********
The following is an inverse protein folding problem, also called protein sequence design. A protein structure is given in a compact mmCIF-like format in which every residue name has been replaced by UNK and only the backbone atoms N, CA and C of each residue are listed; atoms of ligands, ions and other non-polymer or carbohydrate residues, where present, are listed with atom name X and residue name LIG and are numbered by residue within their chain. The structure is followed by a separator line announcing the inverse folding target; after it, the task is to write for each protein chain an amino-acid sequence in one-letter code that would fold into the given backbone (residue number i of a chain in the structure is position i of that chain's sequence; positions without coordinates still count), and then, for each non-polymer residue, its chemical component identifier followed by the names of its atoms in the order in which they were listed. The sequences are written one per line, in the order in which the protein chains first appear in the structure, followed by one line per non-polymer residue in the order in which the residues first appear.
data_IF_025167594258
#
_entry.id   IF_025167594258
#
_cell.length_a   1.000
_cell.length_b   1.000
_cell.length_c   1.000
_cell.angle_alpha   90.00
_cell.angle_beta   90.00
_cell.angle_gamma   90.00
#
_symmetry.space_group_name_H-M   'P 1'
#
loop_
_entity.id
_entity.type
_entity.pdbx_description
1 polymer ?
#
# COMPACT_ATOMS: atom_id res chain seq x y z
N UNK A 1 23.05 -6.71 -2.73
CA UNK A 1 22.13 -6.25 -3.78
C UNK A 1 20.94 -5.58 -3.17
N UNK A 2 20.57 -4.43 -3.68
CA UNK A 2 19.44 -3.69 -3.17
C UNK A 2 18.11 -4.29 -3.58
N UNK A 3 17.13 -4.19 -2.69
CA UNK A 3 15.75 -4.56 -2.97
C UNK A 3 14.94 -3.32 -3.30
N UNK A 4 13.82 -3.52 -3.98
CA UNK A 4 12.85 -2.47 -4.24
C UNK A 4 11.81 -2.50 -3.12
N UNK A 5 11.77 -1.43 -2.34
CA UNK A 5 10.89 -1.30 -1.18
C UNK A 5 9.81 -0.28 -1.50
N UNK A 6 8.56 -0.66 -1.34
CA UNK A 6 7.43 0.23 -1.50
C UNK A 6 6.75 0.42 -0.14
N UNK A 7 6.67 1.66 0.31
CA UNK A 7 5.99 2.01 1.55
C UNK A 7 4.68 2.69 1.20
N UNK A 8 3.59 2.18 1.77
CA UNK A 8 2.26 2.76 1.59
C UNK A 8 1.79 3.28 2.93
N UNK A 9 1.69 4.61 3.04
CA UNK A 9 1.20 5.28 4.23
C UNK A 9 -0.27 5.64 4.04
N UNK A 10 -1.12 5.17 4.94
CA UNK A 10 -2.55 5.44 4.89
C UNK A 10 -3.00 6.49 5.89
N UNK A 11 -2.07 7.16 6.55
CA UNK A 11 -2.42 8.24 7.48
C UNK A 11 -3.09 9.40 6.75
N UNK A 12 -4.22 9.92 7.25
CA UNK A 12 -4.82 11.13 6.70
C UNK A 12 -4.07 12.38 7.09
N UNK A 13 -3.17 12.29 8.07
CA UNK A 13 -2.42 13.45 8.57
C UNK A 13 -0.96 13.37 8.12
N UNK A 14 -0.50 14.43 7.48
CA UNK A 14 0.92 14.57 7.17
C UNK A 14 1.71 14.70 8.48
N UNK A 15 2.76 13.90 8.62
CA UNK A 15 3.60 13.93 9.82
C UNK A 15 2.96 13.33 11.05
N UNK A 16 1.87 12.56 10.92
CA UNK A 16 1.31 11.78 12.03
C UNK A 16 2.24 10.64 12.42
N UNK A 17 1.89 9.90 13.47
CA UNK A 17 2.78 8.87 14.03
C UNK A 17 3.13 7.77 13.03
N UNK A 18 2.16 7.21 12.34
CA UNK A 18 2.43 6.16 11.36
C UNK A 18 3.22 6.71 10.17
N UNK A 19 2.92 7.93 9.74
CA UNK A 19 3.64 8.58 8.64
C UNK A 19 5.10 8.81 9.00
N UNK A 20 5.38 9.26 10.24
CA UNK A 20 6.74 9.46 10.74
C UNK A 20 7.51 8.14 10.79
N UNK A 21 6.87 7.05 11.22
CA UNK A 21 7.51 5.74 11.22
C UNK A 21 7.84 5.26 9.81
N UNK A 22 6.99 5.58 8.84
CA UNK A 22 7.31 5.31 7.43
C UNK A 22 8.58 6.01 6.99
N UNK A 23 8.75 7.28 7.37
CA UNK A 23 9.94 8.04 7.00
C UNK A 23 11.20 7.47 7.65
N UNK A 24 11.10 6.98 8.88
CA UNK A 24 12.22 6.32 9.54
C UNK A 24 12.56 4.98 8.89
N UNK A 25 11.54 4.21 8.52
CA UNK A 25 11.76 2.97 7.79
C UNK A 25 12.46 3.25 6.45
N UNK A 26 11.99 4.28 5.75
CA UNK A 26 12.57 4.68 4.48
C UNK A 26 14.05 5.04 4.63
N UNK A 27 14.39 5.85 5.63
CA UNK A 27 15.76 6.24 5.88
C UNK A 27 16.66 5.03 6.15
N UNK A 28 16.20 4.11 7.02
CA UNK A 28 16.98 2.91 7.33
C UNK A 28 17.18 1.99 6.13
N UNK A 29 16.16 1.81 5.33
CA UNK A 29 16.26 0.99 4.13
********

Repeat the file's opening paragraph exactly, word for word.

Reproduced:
The following is an inverse protein folding problem, also called protein sequence design. A protein structure is given in a compact mmCIF-like format in which every residue name has been replaced by UNK and only the backbone atoms N, CA and C of each residue are listed; atoms of ligands, ions and other non-polymer or carbohydrate residues, where present, are listed with atom name X and residue name LIG and are numbered by residue within their chain. The structure is followed by a separator line announcing the inverse folding target; after it, the task is to write for each protein chain an amino-acid sequence in one-letter code that would fold into the given backbone (residue number i of a chain in the structure is position i of that chain's sequence; positions without coordinates still count), and then, for each non-polymer residue, its chemical component identifier followed by the names of its atoms in the order in which they were listed. The sequences are written one per line, in the order in which the protein chains first appear in the structure, followed by one line per non-polymer residue in the order in which the residues first appear.